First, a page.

Children today are growing up in a world far different from the one in which their parents were raised. Between the Internet, gaming systems, mp3 players, and cell phones, today’s kids are nearly always connected to something digital. And, because it’s developing so fast, it’s hard for parents to stay on top of the technology—and even harder to figure out how to help their kids make good decisions when it comes to these things.
With the holidays upon us, it is important to remember that while your kids may be at that age to receive the latest and greatest high-tech gadgets, parents need to be aware of the of the challenges that may arise. Receiving gifts from relatives that may not be age appropriate, technology overload, over-stimulation and first time social media interactions are just a few concerns parents may have to navigate this holiday season.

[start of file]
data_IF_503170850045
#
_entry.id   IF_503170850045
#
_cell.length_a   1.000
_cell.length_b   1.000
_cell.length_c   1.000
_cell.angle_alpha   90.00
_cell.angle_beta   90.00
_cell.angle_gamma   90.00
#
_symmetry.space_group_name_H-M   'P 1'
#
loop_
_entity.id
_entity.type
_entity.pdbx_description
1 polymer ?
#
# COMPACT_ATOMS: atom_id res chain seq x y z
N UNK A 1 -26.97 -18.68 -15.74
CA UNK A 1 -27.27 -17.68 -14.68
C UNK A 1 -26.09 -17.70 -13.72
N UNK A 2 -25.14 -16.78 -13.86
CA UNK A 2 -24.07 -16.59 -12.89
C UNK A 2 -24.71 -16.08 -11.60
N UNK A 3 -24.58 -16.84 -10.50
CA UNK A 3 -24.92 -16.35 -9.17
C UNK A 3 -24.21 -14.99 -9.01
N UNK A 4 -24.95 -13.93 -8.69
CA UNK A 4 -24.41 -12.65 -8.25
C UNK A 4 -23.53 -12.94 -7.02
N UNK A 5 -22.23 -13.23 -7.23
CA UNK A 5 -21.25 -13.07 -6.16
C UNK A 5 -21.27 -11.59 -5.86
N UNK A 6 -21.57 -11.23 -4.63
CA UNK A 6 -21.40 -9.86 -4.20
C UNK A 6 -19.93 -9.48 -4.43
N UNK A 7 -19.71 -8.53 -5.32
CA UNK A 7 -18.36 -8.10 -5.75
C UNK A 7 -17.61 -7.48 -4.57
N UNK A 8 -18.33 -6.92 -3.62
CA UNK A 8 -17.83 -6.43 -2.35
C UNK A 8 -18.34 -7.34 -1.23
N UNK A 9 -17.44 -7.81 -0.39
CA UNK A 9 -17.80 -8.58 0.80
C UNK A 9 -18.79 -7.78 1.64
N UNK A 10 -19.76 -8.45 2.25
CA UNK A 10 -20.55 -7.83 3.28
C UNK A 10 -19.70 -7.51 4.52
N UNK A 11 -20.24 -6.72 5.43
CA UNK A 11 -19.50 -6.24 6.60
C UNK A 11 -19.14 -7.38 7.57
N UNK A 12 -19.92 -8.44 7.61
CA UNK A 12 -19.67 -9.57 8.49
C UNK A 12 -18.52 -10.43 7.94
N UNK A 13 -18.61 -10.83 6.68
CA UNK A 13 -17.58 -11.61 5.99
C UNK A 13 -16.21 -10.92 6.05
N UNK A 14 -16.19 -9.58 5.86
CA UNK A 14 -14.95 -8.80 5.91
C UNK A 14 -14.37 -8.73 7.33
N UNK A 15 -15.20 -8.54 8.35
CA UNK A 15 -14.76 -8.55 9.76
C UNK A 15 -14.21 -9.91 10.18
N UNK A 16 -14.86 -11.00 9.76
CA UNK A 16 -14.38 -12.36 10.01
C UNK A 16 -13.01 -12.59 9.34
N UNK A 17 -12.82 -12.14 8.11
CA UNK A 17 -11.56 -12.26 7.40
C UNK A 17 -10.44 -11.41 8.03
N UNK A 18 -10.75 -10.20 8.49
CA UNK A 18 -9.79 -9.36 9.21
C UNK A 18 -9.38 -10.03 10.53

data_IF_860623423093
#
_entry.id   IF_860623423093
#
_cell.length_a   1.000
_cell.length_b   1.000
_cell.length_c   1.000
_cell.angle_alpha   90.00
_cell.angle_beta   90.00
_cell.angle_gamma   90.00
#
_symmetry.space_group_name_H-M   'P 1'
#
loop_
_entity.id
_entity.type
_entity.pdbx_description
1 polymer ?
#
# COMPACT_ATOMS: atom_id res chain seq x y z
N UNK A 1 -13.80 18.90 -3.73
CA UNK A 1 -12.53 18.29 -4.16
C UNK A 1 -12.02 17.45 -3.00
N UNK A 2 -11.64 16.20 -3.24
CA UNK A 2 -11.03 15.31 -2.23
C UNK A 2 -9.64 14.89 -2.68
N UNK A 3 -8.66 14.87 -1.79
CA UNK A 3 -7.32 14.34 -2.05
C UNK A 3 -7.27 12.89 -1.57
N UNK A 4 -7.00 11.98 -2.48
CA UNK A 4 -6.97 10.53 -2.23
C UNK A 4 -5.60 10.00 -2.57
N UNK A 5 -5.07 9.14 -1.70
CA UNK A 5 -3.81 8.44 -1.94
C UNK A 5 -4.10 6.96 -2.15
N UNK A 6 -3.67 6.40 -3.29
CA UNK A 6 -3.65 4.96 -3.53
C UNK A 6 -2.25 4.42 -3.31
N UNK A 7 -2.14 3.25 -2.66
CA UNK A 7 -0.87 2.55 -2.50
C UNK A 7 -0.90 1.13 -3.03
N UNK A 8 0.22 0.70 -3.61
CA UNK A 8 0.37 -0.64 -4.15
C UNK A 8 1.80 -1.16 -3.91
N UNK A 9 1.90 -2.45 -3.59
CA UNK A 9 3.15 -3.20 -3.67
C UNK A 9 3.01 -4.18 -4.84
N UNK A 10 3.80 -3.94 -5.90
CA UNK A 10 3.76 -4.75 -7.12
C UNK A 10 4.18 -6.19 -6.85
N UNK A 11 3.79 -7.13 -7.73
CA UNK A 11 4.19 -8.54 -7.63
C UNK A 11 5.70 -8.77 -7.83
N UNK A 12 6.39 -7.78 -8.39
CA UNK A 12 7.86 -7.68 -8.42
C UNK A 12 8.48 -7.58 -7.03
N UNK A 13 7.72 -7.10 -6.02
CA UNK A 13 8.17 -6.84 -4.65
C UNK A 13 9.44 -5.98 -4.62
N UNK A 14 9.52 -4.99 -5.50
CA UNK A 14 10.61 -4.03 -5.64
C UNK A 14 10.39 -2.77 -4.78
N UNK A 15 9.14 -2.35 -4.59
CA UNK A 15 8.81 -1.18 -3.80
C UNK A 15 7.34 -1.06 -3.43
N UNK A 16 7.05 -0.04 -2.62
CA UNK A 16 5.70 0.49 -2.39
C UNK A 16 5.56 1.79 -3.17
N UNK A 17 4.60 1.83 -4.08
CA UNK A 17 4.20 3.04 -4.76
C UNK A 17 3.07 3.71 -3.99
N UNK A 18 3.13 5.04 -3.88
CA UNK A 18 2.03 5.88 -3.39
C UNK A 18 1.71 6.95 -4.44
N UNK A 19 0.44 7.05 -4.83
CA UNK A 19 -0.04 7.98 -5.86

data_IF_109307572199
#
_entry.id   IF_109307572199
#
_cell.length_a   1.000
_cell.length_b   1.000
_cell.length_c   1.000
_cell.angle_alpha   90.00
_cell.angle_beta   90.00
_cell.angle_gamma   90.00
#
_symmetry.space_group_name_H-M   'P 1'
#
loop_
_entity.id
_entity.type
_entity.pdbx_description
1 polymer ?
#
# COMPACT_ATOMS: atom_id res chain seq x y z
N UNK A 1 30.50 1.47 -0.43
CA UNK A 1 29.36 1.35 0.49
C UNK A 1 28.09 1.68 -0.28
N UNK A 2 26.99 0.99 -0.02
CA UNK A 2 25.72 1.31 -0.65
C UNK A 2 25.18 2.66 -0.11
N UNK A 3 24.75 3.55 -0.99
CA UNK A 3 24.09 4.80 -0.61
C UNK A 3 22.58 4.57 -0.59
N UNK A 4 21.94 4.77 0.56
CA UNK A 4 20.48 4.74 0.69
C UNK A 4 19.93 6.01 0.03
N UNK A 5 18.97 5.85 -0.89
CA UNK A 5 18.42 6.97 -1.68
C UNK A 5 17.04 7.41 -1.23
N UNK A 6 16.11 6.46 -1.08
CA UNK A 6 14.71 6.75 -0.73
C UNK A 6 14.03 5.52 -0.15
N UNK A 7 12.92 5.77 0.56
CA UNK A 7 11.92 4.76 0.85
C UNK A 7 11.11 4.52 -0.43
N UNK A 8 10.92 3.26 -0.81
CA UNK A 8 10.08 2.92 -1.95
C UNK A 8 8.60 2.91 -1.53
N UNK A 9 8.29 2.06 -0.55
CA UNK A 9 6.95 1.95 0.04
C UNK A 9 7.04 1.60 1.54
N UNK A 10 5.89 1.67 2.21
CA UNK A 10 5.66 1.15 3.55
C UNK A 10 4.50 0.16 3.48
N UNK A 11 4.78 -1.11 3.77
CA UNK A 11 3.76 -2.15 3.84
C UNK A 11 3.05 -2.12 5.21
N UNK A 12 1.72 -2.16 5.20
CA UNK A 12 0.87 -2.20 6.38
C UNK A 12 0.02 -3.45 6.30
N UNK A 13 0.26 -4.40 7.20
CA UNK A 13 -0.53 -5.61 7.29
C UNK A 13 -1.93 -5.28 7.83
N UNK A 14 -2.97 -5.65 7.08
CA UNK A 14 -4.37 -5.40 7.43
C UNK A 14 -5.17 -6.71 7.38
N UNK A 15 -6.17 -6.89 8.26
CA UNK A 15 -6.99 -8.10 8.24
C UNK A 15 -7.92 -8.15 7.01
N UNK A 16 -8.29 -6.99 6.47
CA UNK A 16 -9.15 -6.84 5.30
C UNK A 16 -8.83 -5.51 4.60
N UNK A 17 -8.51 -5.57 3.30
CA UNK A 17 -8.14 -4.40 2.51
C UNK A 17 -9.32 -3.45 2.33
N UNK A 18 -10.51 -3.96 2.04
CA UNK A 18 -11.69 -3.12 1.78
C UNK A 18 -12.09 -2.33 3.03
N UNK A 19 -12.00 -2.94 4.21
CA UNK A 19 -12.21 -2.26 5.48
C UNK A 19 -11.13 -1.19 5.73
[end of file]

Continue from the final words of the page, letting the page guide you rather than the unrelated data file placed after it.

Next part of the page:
Dr. Gwenn gives provides the tools parents need to help their child navigate the digital world with insight and intelligence. Because, let’s face it, just because kids may be more technologically savvy than their parents doesn’t mean they have the wisdom and understanding to make good decisions with the media they’re using.
Dr. Gwenn’s Holiday Tech Tips
1. Holiday Buying: Keep the gifts child focused and child directed. It can be tempting to buy the latest and greatest high tech whatever it is, game device, phone, toy, but unless your child has that on his or her radar, it will likely get used for a short while then end up sitting in the closet. Good indicators that your child is ready for the technology is
a. asking for it
b. showing interest in it at other houses and stores
c. ready for an upgrade based on what you have at home
d. is the right age based on expert advice for that technology (see rating systems such as Common Sense Media, my book CyberSafe, age suggestions of manufacturers).